PAM: They usually aren’t hidden; we just don’t notice them, or have forgotten what they meant. The shell on the Shell gas station signs could be the “half-shell” under the famous Botticelli painting of Venus or a symbol of baptism; the winged horse on another old gas station sign evokes the myth of Pegasus. I’ve seen buildings in Manhattan decorated with the Green Man’s face. The old language is still around, if we pay attention.
RT: In the last ten years it seems that you’ve moved away from creating series or duologies and instead of focused on single-book stories. What has drawn you to these stand-alone stories?
PAM: I’ve written over two dozen books; I can only think of seven that are not single novels: The Riddle-Master trilogy; the two Cygnet novels and the two YA s/f novels Moon-Flash and The Moon and the Face. I started Riddle-Master knowing it would be a trilogy. I didn’t really intend to write sequels to The Sorceress and the Cygnet or to Moon-Flash. I just liked the characters too much to give them up, which is sometimes good and sometimes not. I am very much drawn to the form of the novel. I read widely: mainstream, fantasy, science fiction, mystery, even the occasional thriller or spy story (John LeCarre). I read single novels far, far more often than I do series or trilogies. To me they are enormously satisfying, which is probably why I like to write them. In the late 1980’s I envisioned a series of novels which would have only two things in common: they would be fantasy and they would be written by me. All the worlds, the characters, the stories in them are completely different, beginning with The Book of the Atrix Wolfe. I was fortunate that my editor chose to put Kinuko Craft cover art on them; other than that they have nothing in common. Oops. Except for Winter Rose and Solstice Wood, which share a landscape and a history— I couldn’t resist trying my hand at writing a modern sequel to a tale that happened in some nebulous past.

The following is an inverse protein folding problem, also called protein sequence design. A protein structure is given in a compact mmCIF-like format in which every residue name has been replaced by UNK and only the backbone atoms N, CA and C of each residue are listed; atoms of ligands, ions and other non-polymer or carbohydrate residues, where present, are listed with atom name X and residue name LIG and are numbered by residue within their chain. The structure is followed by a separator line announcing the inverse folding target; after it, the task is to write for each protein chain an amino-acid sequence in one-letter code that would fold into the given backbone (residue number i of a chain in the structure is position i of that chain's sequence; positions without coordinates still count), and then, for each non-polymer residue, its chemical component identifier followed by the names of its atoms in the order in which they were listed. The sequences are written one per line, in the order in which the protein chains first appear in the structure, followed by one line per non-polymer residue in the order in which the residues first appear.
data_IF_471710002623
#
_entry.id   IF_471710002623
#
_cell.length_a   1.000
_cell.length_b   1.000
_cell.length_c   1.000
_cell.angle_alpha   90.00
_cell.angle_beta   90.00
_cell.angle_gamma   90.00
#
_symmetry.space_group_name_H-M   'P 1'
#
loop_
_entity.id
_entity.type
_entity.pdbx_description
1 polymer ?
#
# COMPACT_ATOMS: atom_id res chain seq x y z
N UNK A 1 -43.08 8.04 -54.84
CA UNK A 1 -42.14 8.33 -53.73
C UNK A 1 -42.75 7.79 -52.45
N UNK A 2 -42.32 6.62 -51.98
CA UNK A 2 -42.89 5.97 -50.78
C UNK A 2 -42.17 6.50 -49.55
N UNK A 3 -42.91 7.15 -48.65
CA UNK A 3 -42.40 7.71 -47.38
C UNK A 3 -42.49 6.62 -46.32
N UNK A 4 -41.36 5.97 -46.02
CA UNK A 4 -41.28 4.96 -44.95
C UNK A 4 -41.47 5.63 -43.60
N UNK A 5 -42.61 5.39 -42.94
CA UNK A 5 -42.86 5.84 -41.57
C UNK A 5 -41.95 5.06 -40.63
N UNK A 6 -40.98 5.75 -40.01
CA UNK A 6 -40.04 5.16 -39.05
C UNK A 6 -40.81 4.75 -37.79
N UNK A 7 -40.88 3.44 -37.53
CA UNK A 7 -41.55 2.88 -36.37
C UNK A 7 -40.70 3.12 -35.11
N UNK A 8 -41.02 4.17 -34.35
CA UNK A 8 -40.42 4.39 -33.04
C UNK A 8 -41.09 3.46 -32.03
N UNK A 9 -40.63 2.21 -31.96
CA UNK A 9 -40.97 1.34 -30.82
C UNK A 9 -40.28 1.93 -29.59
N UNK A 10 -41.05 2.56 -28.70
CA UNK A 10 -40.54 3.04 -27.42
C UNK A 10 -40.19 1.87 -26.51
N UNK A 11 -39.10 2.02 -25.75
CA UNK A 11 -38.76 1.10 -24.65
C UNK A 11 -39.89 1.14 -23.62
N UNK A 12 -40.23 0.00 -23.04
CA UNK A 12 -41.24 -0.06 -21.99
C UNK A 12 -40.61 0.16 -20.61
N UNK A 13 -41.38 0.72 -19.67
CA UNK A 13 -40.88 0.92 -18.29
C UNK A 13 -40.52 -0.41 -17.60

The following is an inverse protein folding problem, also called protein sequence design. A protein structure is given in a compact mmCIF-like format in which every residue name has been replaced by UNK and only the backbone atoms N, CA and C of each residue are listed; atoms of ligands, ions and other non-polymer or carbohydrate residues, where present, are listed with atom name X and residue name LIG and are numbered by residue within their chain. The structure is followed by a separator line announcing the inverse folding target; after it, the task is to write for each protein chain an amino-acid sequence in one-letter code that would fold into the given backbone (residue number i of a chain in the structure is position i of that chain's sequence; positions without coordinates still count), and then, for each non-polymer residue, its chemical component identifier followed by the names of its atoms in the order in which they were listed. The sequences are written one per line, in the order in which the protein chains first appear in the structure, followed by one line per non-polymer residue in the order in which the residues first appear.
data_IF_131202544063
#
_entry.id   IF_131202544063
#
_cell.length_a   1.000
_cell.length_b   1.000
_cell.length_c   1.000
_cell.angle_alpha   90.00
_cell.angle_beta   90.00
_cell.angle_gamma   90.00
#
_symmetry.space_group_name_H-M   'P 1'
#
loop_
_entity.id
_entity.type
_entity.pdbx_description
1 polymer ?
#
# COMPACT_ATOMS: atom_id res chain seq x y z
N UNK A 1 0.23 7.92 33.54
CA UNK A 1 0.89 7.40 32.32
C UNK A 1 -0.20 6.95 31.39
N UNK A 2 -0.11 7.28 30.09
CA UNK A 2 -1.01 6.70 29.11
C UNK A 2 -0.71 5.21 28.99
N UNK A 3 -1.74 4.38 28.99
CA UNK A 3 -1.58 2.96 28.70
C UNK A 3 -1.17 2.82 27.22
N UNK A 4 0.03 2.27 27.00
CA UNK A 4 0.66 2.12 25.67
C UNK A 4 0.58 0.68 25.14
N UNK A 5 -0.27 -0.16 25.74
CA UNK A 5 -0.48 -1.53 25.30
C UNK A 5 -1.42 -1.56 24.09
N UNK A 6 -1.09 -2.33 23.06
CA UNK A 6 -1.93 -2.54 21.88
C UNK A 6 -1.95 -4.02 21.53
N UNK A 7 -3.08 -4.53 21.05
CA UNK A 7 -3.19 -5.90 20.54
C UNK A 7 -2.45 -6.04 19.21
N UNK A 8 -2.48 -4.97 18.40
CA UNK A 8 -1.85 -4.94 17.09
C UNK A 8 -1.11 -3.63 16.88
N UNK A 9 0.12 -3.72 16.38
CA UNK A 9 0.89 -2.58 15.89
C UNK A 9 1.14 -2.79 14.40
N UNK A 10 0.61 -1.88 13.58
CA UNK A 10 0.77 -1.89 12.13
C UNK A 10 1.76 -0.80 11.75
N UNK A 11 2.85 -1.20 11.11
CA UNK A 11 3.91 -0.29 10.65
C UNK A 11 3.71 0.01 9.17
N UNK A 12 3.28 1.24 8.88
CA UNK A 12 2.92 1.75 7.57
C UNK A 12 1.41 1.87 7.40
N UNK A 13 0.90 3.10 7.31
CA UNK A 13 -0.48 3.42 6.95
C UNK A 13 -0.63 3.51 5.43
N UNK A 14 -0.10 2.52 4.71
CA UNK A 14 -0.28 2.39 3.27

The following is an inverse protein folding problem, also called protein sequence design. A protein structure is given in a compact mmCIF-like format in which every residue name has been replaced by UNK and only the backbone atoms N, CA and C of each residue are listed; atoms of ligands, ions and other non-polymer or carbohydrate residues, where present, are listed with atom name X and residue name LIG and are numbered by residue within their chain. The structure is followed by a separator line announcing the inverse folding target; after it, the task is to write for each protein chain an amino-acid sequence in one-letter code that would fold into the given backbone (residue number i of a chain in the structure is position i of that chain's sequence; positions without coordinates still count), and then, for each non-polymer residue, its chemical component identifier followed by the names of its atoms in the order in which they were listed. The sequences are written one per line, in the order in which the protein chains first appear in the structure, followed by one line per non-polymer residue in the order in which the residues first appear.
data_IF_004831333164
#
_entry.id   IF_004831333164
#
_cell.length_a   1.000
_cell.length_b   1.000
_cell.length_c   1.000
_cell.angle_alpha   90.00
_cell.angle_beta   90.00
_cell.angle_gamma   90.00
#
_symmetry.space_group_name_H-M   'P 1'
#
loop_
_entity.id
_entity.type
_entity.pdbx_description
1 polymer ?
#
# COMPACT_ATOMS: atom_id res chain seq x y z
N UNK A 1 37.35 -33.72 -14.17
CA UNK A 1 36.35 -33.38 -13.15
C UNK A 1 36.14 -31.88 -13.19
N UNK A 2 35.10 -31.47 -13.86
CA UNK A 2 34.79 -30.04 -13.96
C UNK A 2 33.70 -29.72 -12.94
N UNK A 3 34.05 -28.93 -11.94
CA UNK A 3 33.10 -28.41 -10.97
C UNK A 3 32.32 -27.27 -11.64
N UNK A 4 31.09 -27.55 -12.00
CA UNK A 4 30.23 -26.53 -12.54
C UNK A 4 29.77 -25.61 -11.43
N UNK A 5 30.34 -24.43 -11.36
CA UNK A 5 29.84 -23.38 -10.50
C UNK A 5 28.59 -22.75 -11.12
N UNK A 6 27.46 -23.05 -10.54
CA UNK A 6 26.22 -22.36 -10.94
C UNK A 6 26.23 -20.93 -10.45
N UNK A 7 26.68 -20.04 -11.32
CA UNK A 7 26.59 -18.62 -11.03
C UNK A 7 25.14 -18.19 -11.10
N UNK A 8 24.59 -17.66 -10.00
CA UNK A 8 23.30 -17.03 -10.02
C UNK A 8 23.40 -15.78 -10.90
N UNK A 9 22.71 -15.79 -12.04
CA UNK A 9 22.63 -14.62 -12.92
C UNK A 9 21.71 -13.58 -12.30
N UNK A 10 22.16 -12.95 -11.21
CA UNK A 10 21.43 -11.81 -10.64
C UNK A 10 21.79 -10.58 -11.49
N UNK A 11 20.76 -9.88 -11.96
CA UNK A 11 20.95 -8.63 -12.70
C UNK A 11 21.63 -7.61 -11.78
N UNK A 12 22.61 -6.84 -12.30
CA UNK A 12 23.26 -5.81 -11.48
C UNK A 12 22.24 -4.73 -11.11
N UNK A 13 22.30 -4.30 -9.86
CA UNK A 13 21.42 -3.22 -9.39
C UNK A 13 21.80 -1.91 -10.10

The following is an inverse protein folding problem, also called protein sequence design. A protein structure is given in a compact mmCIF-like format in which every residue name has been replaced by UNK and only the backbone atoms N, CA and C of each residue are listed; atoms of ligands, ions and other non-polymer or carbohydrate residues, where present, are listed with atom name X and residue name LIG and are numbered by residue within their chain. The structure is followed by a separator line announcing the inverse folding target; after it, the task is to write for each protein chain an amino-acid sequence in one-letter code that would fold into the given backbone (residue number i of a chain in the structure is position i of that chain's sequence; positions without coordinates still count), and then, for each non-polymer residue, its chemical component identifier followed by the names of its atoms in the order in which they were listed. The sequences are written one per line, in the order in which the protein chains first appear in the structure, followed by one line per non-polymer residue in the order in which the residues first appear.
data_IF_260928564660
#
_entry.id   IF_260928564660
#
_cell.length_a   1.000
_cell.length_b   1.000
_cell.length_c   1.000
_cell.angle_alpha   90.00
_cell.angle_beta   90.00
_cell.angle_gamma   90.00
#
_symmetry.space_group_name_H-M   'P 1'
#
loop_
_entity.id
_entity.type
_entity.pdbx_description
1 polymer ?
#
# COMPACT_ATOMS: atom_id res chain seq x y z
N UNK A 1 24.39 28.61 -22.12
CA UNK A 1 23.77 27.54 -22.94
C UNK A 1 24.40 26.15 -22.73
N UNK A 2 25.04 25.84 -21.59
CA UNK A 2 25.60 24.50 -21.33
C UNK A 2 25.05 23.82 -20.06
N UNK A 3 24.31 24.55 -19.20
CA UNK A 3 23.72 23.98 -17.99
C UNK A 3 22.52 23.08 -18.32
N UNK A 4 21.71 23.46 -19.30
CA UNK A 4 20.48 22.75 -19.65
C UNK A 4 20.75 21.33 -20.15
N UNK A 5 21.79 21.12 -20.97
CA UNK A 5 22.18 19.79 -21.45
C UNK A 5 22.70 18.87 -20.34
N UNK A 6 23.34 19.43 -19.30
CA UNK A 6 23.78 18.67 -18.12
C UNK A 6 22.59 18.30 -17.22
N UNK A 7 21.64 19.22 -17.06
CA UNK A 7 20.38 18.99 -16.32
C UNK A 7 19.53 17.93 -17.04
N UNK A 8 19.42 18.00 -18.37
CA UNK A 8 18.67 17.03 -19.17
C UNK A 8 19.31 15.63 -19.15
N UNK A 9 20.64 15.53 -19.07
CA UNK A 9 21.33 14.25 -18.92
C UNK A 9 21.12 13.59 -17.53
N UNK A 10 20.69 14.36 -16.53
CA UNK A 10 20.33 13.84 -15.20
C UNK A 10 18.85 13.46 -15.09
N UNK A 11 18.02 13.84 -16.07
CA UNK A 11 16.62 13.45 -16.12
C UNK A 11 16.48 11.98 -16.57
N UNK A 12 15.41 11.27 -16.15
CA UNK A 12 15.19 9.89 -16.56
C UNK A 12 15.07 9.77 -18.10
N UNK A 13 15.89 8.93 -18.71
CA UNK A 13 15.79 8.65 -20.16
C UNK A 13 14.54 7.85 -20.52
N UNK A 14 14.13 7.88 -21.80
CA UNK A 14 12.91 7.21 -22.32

RT: You are well known for your almost musical prose and your unique way of constructing language. Does your writing style reflect your inner monologue or do you use some special tools to prompt your voice as an author?
PAM: Other than listening to music when I write, I just try to make the words fit together in ways that bring out their sounds, and if I can manage it, something of their history and the weight of myth and fantasy they might carry. Words are like kindling; if you place them right they catch fire from each other.
RT: You’ve been a published author since the early 1970s. What changes has the fantasy genre undergone that you love (or you wish hadn’t happened)?
PAM: I love that there is so much more of it now than there was when I was growing up! When I was first published, I could walk into a bookstore and find the fantasy and s/f novels mixed together on a shelf or two. Now there are entire stores dedicated to one or the other.
RT: Can you share a detail from a current project that the RT readers can keep their eyes open for?
PAM: I have a title I love and some characters I’m not sure what to do with, and a couple of contrasting landscapes, one of which might vanish into the other. In short I have the beginning of a story. I have no idea where it will go. What it refuses to do is go away. If it keeps refusing, I might actually figure out how to write it.